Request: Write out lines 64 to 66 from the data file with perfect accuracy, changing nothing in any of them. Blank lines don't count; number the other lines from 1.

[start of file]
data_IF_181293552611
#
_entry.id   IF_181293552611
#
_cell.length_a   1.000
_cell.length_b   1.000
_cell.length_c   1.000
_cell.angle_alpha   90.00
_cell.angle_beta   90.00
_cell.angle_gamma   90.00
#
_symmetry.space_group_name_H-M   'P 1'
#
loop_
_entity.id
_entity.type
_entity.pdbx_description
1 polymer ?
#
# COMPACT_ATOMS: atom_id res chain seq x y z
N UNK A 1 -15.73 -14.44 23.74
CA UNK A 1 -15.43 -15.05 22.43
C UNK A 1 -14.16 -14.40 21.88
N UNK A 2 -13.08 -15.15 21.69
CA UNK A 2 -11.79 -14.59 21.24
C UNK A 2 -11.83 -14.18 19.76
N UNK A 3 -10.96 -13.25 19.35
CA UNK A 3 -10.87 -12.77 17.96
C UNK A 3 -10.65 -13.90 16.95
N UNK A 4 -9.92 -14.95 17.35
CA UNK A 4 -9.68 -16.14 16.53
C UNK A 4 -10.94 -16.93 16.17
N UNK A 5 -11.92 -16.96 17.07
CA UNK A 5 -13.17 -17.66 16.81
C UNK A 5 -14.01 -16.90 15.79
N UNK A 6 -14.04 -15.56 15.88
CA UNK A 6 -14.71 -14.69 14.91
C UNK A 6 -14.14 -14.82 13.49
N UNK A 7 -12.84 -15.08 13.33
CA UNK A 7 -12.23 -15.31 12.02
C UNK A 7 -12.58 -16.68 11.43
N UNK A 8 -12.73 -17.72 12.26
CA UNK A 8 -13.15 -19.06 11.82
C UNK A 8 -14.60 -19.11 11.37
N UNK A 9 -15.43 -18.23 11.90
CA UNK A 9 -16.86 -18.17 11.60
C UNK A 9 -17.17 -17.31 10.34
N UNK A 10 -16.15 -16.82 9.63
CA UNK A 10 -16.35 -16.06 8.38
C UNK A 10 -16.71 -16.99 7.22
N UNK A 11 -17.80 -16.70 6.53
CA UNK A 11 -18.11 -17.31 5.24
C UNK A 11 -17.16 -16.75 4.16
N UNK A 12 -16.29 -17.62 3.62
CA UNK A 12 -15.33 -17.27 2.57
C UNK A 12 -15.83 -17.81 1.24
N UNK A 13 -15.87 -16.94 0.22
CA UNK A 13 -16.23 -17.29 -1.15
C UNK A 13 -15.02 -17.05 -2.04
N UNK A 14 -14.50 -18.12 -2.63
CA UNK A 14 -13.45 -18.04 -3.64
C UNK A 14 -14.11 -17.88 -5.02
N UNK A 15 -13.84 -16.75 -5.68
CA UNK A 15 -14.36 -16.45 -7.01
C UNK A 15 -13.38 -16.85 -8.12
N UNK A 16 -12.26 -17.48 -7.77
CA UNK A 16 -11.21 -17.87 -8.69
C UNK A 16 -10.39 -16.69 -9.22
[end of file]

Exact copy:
CA UNK A 15 -14.36 -16.45 -7.01
C UNK A 15 -13.38 -16.85 -8.12
N UNK A 16 -12.26 -17.48 -7.77